4. Prevention of shrinkage cracking in tight concrete structures

    International Nuclear Information System (INIS)

    Alvaredo, A.M.; Wittmann, F.H.

    1995-01-01

    It is shown that crack formation and propagation in concrete members subjected to restrained shrinkage can be realistically predicted by means of a comprehensive approach including a diffusion analysis and fracture mechanics considerations. The conditions for stable crack propagation regarding dimensions of the concrete member, degree of restraint to the imposed deformation and material properties are discussed. Guidelines on the prevention of shrinkage cracking of concrete structures are given. (author). 10 refs., 5 figs

  5. Initiation and propagation life distributions of fatigue cracks and the life evaluation in high cycle fatigue of ADI; ADI zai no ko cycle hiro kiretsu hassei shinten jumyo bunpu tokusei to jumyo hyoka

    Energy Technology Data Exchange (ETDEWEB)

    Ochi, Y.; Ishii, A. [University of Electro Communications, Tokyo (Japan); Ogata, T. [Hitachi Metals, Ltd., Tokyo (Japan); Kubota, M. [Kyushu University, Fukuoka (Japan). Faculty of Engineering

    1997-10-15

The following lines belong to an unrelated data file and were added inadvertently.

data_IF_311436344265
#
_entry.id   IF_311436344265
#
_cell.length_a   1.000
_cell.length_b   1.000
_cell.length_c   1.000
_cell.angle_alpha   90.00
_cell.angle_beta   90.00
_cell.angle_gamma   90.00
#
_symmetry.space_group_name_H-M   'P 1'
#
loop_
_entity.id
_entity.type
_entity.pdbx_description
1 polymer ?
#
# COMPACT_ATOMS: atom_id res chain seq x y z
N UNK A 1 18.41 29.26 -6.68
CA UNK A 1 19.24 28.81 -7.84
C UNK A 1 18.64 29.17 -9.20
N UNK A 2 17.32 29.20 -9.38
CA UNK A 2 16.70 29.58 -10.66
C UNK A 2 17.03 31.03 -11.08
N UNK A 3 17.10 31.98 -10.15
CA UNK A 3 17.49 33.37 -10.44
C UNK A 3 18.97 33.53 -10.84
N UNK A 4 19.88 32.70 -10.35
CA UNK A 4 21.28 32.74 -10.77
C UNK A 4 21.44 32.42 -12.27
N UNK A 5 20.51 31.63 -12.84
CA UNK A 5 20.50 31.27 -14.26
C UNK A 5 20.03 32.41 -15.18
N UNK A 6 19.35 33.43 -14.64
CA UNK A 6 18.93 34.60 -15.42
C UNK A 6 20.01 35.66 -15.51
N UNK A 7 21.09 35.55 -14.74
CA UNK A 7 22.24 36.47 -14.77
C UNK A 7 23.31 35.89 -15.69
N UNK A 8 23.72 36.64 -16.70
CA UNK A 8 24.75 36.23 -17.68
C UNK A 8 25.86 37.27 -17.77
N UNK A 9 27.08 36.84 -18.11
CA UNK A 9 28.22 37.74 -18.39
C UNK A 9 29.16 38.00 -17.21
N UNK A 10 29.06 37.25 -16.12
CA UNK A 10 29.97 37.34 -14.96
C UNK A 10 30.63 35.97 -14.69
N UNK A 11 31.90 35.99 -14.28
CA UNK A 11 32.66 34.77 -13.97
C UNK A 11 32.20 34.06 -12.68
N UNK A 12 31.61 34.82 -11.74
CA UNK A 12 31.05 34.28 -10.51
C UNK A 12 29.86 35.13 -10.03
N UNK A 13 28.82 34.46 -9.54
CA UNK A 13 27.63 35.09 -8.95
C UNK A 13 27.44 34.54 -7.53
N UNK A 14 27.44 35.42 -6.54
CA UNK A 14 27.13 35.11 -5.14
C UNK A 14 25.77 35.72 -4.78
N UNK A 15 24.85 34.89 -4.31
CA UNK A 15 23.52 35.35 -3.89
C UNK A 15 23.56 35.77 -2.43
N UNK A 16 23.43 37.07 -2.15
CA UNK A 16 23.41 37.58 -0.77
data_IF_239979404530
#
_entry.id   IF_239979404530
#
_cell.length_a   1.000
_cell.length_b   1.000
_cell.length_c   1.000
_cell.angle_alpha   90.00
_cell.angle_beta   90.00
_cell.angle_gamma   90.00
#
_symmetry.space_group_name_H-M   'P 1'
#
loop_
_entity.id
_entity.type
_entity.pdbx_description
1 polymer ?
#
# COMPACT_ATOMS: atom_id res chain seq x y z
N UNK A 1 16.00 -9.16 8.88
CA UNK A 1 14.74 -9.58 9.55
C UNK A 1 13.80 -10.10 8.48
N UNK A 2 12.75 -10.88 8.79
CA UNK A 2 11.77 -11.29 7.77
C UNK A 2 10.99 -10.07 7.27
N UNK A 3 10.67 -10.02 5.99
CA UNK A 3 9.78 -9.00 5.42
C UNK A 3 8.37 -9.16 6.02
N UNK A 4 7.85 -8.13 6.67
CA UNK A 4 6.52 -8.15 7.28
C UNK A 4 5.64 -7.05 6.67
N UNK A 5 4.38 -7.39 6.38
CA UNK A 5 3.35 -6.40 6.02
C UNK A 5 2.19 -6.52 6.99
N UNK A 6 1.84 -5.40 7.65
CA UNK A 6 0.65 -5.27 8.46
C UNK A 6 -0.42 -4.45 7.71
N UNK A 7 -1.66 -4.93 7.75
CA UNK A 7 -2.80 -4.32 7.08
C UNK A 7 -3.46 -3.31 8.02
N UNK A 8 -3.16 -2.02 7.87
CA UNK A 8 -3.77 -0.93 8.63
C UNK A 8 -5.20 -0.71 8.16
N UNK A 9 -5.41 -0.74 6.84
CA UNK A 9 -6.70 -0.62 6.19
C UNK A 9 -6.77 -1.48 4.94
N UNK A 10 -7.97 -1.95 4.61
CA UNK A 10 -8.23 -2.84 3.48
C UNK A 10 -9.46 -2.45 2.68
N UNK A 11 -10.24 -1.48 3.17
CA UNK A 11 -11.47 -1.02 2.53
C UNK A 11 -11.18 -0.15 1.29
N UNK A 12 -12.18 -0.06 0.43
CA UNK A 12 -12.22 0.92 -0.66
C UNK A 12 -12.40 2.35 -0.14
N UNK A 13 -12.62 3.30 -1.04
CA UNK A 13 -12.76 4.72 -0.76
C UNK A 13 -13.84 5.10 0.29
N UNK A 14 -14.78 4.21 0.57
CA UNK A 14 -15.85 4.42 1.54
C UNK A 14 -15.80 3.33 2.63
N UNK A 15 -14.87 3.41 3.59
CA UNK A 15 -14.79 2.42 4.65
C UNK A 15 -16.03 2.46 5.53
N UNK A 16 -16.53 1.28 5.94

Rotating bending fatigue tests were carried out on austempered ductile cast iron (ADI) in order to investigate the statistical properties of life distributions of crack initiation and propagation, and also the evaluation of fatigue life. The results are summarized as follows: (1) The size of crack initiation sites of the material was represented by a Weibull distribution without regarding to the kinds of crack initiation sites such as microshrinkage and graphite grain. The crack initiation life scattered widely, but the scatter became much smaller as soon as the cracks grew. (2) The crack propagation life Nac which was defined as the minimum crack propagation rate showed lower scatter than the crack initation life. (3) The fatigue life of the material was evaluated well by Nac and the propagation rate after Nac. It was clear that the fatigue life of ductile cast iron was goverened by the scatter of Nac. 8 refs., 13 figs., 4 tabs.